Education Law Harms Local Control of Schools
As a parent, citizen, and a researcher of education policy, I'm extremely troubled by the dehumanizing effects of No Child Left Behind (NCLB). Equally distressing is the acquiescence of Vermont Commissioner of Education Richard Cate, to the strong-arming, "you are either with us or against us" tactics of the Bush administration.
I contest any optimism that Vermonters might have or are being coerced into believing about No Child Left Behind. I also argue that an opportunity remains to prevent Vermont's schools from becoming the hideous testing factories that exist in other states.
Nationally, there is extensive evidence that:
(1) No Child Left Behind agendas are forcing schools and communities to accept the legitimacy of federal guidelines and high-stakes tests, not to engage us in discussions of educational aims or how local integrity can be preserved;
(2) Teachers', researchers', and parents' opinions are rejected if they contradict the ideology of NCLB;
(3) High-stakes tests are often invalid, unreliable, and weak predictors of achievement, ability, creativity, intelligence, or future "success"; and
(4) More and more teachers fear intimidation if they speak out to expose the horrors of No Child Left Behind, such as greater stress for students and teachers, merit pay linked to test results, schools being judged only by test scores and teachers feeling forced to teach to the test.
Before I moved to Vermont in 2002, I lived in Ohio where standardized tests and national frameworks created environments where recess was eliminated, teachers' salaries were linked to test scores, children became ill during testing, teachers' job satisfaction waned, and, ironically, less appeared to be learned.
Ohio is an important example to study in relation to Vermont. Ten years ago, Ohio teachers were either optimistic about the evolving state frameworks or they thought the latest wave of "reform" would soon end. Many suggested that a balance of state and local power could be reached. Others thought that it was their responsibility to uphold the state testing system even if it was unreliable and/or unethical. Few forecasted that within six years 95 percent of teachers' time would be directed to frameworks and assessments developed outside of local communities, or that schools could become such dehumanizing places. Today Vermont is where Ohio was 10 years ago.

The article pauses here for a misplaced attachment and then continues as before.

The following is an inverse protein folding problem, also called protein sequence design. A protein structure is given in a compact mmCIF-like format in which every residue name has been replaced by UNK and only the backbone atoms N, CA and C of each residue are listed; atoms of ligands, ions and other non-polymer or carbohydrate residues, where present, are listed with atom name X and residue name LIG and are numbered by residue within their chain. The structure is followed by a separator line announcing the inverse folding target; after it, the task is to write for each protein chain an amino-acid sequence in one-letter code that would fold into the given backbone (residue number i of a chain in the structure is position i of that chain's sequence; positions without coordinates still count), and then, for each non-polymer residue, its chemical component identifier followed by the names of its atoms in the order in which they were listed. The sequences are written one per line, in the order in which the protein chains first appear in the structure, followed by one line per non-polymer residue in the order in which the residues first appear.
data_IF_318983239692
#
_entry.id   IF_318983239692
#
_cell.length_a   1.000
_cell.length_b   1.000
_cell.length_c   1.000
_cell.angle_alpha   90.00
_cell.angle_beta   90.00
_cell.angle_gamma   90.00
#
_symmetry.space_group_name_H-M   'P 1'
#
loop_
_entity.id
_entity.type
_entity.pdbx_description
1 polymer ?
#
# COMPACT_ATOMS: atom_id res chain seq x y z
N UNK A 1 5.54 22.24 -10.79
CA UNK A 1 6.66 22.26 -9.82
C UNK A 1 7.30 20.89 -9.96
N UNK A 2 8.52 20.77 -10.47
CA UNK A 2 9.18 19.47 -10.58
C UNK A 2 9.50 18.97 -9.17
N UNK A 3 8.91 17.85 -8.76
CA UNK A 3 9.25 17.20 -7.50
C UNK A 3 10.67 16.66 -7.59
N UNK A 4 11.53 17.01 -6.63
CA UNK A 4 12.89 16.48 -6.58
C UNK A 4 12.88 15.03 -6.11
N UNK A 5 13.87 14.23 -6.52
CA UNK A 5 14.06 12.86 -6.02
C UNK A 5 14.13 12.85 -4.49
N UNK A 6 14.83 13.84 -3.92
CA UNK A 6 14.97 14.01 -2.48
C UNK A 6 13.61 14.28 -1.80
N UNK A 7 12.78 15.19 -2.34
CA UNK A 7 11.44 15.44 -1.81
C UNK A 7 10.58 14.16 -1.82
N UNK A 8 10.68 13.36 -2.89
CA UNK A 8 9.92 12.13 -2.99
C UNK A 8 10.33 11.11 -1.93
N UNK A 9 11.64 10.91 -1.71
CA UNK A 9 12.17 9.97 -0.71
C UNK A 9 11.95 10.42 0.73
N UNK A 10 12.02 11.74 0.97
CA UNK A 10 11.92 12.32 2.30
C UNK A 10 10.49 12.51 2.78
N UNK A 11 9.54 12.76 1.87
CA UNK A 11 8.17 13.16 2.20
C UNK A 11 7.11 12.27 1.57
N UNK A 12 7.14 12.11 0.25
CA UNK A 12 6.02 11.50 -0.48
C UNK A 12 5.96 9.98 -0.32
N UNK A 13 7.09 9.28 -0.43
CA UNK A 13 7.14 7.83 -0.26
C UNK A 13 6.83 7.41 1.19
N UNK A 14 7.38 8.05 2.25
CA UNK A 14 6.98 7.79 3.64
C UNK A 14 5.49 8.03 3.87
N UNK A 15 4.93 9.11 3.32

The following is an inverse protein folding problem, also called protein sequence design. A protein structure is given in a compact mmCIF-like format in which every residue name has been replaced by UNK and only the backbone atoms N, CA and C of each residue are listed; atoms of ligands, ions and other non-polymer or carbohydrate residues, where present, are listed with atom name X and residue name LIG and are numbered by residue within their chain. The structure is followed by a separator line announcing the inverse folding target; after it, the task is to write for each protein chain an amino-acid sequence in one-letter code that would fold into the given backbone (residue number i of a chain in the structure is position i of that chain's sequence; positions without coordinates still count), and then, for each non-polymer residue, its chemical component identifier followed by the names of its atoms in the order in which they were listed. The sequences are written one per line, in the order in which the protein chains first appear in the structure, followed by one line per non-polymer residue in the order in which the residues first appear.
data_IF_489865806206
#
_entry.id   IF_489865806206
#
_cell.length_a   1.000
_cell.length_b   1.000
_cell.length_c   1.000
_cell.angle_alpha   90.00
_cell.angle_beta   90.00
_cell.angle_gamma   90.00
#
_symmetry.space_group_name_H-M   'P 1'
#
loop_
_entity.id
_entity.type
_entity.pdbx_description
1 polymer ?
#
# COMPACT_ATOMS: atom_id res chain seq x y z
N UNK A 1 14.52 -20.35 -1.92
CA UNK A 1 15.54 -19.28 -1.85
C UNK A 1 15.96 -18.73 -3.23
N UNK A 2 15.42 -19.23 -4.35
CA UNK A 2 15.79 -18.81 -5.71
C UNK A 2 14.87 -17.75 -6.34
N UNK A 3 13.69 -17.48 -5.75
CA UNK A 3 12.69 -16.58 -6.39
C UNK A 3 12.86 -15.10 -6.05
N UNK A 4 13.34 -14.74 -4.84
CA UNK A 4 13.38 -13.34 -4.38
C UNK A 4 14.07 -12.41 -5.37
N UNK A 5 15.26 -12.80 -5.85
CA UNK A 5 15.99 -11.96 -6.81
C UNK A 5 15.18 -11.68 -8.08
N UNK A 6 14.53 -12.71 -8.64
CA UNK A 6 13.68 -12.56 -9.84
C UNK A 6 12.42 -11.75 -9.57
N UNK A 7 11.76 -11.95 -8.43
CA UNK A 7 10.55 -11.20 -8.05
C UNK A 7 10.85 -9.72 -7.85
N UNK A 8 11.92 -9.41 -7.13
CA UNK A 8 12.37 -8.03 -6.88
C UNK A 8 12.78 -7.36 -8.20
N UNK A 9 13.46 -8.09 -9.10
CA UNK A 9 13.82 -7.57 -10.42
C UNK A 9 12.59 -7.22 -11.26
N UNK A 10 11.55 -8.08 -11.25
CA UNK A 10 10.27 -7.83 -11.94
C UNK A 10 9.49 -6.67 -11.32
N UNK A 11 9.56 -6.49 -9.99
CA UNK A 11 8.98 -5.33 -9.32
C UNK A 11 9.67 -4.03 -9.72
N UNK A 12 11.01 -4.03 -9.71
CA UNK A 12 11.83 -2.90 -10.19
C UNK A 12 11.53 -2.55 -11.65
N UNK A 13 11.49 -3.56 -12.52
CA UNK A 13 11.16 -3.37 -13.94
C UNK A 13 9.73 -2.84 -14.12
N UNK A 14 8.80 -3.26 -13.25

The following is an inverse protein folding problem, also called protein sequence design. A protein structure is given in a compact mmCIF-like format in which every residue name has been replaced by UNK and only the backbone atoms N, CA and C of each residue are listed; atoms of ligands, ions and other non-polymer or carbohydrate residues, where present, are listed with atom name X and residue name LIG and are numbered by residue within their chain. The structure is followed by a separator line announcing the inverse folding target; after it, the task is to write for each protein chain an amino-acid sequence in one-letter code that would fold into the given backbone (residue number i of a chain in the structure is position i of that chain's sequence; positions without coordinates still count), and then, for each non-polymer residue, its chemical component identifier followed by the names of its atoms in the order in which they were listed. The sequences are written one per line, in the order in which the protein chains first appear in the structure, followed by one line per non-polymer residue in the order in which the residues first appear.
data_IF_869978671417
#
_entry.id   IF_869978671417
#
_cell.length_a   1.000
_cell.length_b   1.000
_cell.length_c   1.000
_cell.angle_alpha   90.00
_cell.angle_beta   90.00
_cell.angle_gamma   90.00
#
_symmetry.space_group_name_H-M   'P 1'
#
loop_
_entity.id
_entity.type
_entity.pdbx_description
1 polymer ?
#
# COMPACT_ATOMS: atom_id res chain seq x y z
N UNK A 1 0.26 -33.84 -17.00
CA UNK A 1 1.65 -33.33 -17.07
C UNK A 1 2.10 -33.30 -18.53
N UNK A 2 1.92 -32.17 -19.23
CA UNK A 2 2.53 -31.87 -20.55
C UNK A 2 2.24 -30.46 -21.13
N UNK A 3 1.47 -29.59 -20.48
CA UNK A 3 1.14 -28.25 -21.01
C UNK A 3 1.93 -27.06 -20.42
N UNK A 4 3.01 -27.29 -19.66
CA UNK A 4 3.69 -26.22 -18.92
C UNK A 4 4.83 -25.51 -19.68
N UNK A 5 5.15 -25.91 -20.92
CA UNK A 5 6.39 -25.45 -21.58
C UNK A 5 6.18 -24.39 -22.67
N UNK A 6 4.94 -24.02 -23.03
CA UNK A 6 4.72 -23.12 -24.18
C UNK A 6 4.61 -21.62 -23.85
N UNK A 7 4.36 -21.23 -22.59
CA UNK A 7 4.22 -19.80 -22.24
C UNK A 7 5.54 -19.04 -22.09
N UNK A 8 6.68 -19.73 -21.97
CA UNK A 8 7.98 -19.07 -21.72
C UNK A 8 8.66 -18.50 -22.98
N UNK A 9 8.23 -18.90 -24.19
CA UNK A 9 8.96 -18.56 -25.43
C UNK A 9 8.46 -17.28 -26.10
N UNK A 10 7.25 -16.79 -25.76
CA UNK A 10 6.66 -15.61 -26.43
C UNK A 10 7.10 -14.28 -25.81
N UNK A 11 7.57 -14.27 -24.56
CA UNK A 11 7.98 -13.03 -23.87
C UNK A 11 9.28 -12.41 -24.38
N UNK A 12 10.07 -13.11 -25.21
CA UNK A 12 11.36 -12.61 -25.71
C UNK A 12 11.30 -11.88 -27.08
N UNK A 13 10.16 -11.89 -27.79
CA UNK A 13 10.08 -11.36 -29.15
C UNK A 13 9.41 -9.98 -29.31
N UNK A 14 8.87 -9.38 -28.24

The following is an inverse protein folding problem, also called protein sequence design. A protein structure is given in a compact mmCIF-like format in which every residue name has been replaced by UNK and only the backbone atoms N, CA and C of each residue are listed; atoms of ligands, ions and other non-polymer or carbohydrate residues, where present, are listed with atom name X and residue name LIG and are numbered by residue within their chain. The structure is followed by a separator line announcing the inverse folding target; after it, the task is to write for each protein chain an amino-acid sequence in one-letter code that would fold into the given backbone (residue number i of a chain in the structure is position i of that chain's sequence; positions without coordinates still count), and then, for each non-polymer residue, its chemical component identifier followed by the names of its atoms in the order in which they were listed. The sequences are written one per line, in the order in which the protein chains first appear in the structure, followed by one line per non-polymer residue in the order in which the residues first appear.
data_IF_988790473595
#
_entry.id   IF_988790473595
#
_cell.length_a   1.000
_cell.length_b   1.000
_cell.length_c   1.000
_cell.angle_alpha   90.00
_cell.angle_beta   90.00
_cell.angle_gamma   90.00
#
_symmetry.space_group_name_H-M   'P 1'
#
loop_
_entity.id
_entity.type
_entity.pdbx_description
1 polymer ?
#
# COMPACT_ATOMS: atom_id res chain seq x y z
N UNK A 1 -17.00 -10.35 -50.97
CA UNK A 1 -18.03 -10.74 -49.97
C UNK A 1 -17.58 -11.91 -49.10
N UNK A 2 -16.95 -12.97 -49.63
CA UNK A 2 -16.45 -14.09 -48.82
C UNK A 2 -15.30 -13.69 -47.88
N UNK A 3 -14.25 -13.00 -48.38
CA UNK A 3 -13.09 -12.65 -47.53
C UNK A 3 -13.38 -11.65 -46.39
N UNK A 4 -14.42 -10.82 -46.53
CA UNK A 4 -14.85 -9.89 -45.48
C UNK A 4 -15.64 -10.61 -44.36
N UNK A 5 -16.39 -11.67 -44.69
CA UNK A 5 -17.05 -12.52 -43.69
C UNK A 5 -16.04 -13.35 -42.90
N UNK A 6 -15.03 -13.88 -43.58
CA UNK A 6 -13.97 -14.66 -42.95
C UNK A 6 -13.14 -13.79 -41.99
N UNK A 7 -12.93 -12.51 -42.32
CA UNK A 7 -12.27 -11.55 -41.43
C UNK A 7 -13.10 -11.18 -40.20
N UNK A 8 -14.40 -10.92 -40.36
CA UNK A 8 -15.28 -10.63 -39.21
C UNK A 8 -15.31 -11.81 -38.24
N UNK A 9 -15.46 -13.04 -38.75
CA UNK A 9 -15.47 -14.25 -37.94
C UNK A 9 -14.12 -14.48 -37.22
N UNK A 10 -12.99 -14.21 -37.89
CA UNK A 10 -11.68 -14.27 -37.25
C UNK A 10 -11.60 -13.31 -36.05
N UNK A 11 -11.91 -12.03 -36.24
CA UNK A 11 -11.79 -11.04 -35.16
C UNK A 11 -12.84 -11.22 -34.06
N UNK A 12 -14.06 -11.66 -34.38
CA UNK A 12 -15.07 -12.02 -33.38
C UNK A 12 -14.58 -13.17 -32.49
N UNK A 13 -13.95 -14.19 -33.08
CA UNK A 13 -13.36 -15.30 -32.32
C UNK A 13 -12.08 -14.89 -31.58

The Vermont educators with whom I work report that more money, time, and philosophy are being directed to testing and test preparation, enriching opportunities for students are evaporating, and local control of curriculum is eroding. This analysis may appear alarmist within Vermont's history of civic independence, and there are many teachers who believe that No Child Left Behind will never evolve to the extreme that I described earlier. However, this is exactly how many educators and citizens felt in Ohio 10 years ago!
Before I left Ohio, two realities were telling. First, an Ohio business "leader" who directed the Governor's Commission for Student Success -- a group of hand-picked people who wanted to standardize curriculum by enforcing high-stakes tests -- stated he believed business CEOs and the commissioner of education knew more about what was good for communities and schools than local citizens.
This confession was aligned with the philosophy of the commissioner of education in Ohio who believed it is the role of the state to convince the public that national frameworks, standards, and tests are legitimate. Is it the responsibility of public servants to convince me that a policy is legitimate even though it has proven to be harmful and destructive?
What does Commissioner Cate believe he should do? At what point will No Child Left Behind become so oppressive that Cate will spend a much greater amount of energy fighting for communities like Marlboro to maintain local autonomy and integrity and against oppressive ideology from the federal government? To believe that we can maintain a balance between No Child Left Behind and local control is not only naive, it will prove disastrous. Simply, I am deeply disturbed that Cate is not more deeply and openly disturbed.
Dana Rapp, Ph.D., lives in Readsboro with his partner and three children. He is a professor of educational studies at the Massachusetts College of Liberal Arts in North Adams. Rapp has published numerous articles about high-stakes testing and teacher activism. He is co-author of the book, with Patrick Slattery, Ethics and the foundations of education: Teaching convictions in a post-modern world.
Burlington Free Press
INDEX OF NCLB OUTRAGES